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Les Marchés Publics de Montréal

Les Jardins d’Arlington: The Beautiful Adventure of Passionate Former City Dwellers

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Les Jardins d’Arlington: The Beautiful Adventure of Passionate Former City Dwellers

It’s a glorious Monday morning and Claire Lanctôt and Nasser Boumenna, owners of Jardins d’Arlington, are going back and forth between the cold storage room and the Bedford Volunteer Centre truck carrying boxes of vegetables. Once a week, they offer their surplus to the organization in an effort to reduce food waste and help their community. A perfectly natural thing to do for these committed and passionate market gardeners.

Located in Stanbridge East for the past 13 years, Claire and Nasser have put their heart and soul into producing quality organic fruits and vegetables which are either delivered in baskets to their members or sold from Friday to Sunday at the Atwater and Jean-Talon markets. However, nothing predestined those two to start farming: he worked in the field of arts and technology whereas she was an executive professional in corporate finance.

Montréal city dwellers and parents of four children, they nevertheless wished for a drastic change of life, a common project centred around the family. “We wanted to leave the city, move to the country and have an economically viable project. We were casual gardeners, we knew nothing about the trade,” says Nasser.

In 2008, the fortysomething couple, whose children were between 4 and 12, decided that the time was right. “If we were to realize our organic farming project, we had to take the plunge,” recalls the producer. In less than 24 hours, it was decided: their lives would change completely. “It was a leap of faith, a radical change,” they say in unison.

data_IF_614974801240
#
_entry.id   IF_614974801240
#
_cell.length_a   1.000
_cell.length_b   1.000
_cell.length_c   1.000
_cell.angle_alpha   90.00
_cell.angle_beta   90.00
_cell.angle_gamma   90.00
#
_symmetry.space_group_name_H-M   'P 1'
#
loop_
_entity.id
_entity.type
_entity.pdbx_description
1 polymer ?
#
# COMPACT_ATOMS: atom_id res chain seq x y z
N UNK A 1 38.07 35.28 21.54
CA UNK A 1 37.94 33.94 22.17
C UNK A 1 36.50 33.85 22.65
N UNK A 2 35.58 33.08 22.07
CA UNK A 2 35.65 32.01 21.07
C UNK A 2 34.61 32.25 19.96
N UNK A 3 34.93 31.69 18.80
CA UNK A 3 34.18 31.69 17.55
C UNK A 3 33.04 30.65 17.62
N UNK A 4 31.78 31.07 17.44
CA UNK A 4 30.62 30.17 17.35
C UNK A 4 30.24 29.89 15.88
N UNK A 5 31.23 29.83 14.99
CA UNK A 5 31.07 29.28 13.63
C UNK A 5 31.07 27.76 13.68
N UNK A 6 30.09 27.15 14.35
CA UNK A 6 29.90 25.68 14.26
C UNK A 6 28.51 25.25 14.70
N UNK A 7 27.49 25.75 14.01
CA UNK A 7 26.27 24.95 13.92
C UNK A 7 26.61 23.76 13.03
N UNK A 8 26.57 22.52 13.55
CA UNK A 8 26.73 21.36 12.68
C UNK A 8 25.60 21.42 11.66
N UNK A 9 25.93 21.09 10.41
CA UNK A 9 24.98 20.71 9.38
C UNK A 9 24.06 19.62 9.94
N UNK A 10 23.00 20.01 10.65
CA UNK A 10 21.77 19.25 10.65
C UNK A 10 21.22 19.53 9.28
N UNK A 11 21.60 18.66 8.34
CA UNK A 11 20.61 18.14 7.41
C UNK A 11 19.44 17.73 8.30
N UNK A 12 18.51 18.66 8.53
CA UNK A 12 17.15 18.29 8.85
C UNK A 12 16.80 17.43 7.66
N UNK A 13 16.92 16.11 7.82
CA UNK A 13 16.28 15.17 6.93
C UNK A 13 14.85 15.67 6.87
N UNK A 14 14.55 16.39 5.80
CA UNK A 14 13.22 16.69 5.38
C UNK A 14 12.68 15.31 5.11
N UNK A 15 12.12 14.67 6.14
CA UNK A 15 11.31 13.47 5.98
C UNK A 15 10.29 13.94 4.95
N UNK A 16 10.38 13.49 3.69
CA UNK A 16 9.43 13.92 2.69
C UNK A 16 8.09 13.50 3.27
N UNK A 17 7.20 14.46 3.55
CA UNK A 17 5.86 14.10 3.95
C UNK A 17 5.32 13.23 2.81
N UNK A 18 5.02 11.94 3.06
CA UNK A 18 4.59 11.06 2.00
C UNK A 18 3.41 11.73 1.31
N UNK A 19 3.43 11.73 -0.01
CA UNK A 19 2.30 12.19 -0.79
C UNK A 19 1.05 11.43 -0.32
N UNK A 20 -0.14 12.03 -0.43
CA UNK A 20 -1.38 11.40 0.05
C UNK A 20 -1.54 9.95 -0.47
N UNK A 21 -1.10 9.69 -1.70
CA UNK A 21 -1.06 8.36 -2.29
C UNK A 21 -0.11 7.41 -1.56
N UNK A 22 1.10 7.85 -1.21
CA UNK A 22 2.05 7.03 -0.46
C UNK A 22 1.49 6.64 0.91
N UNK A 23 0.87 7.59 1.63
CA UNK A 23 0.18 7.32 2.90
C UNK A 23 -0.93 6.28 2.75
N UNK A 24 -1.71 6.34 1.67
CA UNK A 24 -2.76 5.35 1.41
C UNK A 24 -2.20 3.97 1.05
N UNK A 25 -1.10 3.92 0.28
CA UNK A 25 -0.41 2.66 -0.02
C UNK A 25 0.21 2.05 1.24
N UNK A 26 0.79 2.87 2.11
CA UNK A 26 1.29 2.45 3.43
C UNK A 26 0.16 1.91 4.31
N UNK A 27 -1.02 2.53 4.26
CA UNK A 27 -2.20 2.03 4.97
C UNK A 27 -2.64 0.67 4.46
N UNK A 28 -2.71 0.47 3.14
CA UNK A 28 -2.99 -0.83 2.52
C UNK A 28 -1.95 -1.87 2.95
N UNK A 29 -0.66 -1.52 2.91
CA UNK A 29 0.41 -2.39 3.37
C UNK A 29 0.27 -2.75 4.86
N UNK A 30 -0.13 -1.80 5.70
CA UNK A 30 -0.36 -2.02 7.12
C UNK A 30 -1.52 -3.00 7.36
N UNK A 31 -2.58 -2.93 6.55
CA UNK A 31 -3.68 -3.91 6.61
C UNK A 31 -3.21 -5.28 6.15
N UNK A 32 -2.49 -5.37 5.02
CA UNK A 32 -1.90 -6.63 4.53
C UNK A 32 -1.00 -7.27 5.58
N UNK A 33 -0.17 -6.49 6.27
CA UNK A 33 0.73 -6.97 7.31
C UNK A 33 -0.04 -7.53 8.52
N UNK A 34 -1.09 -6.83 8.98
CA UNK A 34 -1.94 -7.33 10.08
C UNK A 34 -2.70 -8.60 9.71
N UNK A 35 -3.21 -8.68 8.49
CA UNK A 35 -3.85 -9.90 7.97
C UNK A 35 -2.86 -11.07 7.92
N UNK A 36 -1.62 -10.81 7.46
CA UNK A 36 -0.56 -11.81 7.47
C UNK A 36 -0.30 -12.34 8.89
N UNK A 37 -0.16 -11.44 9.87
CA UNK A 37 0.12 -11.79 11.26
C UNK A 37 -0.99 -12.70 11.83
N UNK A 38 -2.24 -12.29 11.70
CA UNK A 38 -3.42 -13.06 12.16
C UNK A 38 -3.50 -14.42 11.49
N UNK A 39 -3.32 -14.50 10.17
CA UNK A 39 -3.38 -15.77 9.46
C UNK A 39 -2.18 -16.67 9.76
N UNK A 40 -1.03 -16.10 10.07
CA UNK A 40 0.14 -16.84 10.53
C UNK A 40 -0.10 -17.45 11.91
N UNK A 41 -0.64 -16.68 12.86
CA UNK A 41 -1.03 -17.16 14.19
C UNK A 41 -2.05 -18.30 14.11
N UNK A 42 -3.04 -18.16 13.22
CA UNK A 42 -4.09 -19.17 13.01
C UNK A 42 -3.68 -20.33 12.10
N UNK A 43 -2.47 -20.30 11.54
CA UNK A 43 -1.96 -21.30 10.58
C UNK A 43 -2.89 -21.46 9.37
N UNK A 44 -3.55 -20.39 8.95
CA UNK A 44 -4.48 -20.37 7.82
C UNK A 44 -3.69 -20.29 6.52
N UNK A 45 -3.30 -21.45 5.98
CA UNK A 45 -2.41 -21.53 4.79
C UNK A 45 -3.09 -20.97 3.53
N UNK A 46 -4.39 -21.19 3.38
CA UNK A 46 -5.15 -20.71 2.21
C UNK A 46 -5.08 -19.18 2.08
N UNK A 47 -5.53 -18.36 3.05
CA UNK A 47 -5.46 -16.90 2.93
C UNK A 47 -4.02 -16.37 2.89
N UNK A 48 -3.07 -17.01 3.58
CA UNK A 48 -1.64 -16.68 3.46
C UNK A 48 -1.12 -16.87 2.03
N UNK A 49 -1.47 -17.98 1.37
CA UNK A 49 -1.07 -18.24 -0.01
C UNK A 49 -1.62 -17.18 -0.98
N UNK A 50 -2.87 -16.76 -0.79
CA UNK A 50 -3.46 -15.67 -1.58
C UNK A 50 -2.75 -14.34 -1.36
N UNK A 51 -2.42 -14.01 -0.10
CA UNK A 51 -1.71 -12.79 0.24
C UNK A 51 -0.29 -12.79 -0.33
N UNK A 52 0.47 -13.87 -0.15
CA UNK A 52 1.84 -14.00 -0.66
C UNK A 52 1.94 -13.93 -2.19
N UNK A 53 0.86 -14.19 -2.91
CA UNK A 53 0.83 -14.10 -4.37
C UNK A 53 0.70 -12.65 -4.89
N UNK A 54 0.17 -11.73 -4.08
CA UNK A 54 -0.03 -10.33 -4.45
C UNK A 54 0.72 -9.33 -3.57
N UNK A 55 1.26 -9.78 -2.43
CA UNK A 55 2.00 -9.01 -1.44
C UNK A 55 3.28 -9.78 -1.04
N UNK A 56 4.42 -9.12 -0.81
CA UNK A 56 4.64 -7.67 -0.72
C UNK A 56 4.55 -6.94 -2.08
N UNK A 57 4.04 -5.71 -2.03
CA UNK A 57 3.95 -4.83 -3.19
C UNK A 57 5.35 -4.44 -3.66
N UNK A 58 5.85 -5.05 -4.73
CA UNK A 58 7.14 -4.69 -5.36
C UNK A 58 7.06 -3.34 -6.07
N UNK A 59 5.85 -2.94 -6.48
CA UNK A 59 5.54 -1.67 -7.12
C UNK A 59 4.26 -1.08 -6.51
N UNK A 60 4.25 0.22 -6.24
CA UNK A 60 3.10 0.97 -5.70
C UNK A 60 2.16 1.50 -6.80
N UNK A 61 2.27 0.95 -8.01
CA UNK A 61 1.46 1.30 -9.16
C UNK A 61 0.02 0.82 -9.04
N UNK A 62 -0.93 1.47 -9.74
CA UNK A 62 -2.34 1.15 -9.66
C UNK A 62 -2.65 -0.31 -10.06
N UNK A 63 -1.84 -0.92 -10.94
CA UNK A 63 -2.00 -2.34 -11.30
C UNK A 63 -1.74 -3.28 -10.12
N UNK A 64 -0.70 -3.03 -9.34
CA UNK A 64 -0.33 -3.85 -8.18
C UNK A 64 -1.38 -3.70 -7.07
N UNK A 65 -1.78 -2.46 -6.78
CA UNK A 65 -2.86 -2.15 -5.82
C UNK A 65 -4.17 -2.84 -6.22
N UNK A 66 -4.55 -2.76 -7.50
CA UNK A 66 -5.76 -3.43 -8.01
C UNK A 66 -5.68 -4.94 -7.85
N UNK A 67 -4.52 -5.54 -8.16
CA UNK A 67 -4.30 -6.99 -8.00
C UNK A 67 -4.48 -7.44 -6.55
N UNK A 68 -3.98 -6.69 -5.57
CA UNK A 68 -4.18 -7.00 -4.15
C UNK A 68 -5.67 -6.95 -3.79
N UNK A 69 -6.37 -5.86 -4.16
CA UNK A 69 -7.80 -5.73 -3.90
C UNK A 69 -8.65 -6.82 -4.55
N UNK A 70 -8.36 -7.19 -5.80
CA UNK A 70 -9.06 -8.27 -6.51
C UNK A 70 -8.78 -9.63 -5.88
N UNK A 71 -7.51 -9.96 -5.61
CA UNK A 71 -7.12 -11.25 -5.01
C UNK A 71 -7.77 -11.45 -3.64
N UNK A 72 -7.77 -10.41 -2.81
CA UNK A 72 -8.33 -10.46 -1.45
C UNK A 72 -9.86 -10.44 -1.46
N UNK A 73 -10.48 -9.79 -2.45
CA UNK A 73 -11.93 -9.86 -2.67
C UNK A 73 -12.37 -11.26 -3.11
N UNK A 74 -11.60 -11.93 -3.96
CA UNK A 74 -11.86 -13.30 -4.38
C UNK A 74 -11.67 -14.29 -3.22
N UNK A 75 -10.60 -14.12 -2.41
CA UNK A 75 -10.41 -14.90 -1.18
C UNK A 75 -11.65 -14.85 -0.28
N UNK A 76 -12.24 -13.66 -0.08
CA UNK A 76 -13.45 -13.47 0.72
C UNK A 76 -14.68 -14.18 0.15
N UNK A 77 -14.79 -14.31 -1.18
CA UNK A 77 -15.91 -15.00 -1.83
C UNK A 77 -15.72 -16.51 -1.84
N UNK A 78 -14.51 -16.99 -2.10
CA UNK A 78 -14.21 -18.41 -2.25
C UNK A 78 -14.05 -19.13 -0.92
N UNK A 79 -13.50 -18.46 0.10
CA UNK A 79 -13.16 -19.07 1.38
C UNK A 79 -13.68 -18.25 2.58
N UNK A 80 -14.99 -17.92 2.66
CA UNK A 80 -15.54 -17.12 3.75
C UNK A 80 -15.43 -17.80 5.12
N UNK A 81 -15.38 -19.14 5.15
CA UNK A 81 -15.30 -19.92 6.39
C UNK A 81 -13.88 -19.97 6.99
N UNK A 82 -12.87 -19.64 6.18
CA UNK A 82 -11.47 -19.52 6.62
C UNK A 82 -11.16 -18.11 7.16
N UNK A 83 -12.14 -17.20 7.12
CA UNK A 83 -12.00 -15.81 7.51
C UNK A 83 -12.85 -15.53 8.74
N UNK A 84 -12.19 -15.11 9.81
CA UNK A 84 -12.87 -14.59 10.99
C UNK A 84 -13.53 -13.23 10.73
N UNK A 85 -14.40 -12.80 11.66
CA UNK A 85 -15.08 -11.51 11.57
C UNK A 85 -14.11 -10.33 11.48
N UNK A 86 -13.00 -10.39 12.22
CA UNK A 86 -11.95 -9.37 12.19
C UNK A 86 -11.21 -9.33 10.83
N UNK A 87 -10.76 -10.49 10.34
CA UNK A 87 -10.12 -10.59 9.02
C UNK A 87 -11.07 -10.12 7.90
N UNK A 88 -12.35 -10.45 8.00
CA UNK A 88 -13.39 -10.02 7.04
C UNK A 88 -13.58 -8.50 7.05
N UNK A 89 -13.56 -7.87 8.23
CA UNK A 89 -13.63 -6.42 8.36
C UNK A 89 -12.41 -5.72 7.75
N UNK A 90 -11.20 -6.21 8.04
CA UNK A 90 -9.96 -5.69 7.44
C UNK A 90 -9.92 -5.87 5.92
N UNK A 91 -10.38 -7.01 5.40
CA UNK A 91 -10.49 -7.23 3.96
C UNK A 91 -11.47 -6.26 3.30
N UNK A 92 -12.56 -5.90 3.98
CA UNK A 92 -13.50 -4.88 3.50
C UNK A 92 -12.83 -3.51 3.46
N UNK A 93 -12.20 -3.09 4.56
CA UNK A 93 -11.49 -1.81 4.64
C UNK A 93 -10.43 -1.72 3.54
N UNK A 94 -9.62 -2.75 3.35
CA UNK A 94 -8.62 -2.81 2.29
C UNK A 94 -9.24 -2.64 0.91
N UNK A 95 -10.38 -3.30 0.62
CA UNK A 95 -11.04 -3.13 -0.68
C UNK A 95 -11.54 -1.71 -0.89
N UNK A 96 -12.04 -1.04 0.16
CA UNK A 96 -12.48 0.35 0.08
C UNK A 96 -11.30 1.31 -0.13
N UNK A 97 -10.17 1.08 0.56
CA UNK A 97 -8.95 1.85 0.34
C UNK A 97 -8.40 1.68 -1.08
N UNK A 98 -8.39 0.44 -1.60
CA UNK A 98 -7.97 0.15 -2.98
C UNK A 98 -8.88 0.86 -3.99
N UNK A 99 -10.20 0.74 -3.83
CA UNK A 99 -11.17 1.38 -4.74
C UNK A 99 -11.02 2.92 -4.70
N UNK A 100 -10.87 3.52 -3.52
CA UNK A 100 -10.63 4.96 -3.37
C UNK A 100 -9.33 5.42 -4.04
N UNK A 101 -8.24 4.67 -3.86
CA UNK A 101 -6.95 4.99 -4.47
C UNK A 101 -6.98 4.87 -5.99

A War Widow and Her Flower Garden

The Montrealer began exploring the countryside of the Brome-Missisquoi region looking for land. He searched and searched, without much luck. As winter was setting in, he was told of an old dairy farm on North Road, in Stanbridge East. It was ten times bigger than they had anticipated: 130 acres.

With snowshoes on his feet and sparks in his eyes, he walked across the white expanse knowing that he was finally home. The farm had been for sale for two years, but the owner had turned down several offers. “She was a Scottish war widow who arrived after the Second World War,” explains Claire. “She had married a local man and raised her children here. She was keen to keep her farm alive.”

The old lady received the family in her small woodstove heated kitchen and offered them tea in her fine earthenware. “We instantly connected. It’s a beautiful story of passion handed down,” says Claire. “We would have loved to have her over later, but she had cancer and died. I think she’d have liked what we did with the place. The beautiful, colourful gardens near the house are her legacy. She used to say that a farm without a flower garden is not a farm,” she adds. “We maintain it alive as a tribute to her.”

The house was renovated and extended, the staff building was rebuilt and the dairy farm was converted to an organic market gardening farm. Today, Jardins d’Arlington is 25 acres of organic production, with a crop rotation and green fertilization. About 60 fruits and vegetables are grown: radishes, tomatoes, cabbage, chicory, squash, okra, ground cherries, melons and more. The rest has been converted to hay to increase production in the coming years.